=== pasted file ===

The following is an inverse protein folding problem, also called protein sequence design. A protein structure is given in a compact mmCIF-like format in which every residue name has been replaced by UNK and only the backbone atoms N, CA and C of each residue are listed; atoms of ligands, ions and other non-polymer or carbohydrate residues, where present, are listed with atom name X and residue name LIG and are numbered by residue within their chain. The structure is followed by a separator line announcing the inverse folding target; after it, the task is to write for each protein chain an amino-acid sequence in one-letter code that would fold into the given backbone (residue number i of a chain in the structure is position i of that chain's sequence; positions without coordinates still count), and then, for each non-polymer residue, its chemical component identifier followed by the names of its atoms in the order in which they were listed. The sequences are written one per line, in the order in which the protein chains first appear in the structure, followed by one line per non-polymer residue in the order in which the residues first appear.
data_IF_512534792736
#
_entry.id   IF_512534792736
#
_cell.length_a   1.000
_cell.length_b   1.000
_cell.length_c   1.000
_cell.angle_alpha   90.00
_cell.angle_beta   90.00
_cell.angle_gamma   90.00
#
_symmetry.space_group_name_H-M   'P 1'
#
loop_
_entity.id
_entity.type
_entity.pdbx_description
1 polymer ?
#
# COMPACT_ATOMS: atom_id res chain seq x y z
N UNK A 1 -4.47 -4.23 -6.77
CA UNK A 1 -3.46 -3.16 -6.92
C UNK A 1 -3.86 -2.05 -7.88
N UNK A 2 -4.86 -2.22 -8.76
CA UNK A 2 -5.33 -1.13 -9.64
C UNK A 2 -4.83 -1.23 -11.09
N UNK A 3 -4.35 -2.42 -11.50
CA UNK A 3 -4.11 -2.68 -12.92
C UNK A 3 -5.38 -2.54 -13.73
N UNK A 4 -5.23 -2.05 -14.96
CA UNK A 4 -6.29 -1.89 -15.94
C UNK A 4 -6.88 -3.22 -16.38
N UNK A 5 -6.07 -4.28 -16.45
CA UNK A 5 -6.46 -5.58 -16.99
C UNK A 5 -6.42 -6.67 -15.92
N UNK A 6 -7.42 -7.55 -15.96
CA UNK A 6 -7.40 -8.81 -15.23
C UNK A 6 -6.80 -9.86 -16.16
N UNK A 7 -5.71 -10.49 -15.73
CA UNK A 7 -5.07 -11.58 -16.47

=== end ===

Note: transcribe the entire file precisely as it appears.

The following is an inverse protein folding problem, also called protein sequence design. A protein structure is given in a compact mmCIF-like format in which every residue name has been replaced by UNK and only the backbone atoms N, CA and C of each residue are listed; atoms of ligands, ions and other non-polymer or carbohydrate residues, where present, are listed with atom name X and residue name LIG and are numbered by residue within their chain. The structure is followed by a separator line announcing the inverse folding target; after it, the task is to write for each protein chain an amino-acid sequence in one-letter code that would fold into the given backbone (residue number i of a chain in the structure is position i of that chain's sequence; positions without coordinates still count), and then, for each non-polymer residue, its chemical component identifier followed by the names of its atoms in the order in which they were listed. The sequences are written one per line, in the order in which the protein chains first appear in the structure, followed by one line per non-polymer residue in the order in which the residues first appear.
data_IF_512534792736
#
_entry.id   IF_512534792736
#
_cell.length_a   1.000
_cell.length_b   1.000
_cell.length_c   1.000
_cell.angle_alpha   90.00
_cell.angle_beta   90.00
_cell.angle_gamma   90.00
#
_symmetry.space_group_name_H-M   'P 1'
#
loop_
_entity.id
_entity.type
_entity.pdbx_description
1 polymer ?
#
# COMPACT_ATOMS: atom_id res chain seq x y z
N UNK A 1 -4.47 -4.23 -6.77
CA UNK A 1 -3.46 -3.16 -6.92
C UNK A 1 -3.86 -2.05 -7.88
N UNK A 2 -4.86 -2.22 -8.76
CA UNK A 2 -5.33 -1.13 -9.64
C UNK A 2 -4.83 -1.23 -11.09
N UNK A 3 -4.35 -2.42 -11.50
CA UNK A 3 -4.11 -2.68 -12.92
C UNK A 3 -5.38 -2.54 -13.73
N UNK A 4 -5.23 -2.05 -14.96
CA UNK A 4 -6.29 -1.89 -15.94
C UNK A 4 -6.88 -3.22 -16.38
N UNK A 5 -6.07 -4.28 -16.45
CA UNK A 5 -6.46 -5.58 -16.99
C UNK A 5 -6.42 -6.67 -15.92
N UNK A 6 -7.42 -7.55 -15.96
CA UNK A 6 -7.40 -8.81 -15.23
C UNK A 6 -6.80 -9.86 -16.16
N UNK A 7 -5.71 -10.49 -15.73
CA UNK A 7 -5.07 -11.58 -16.47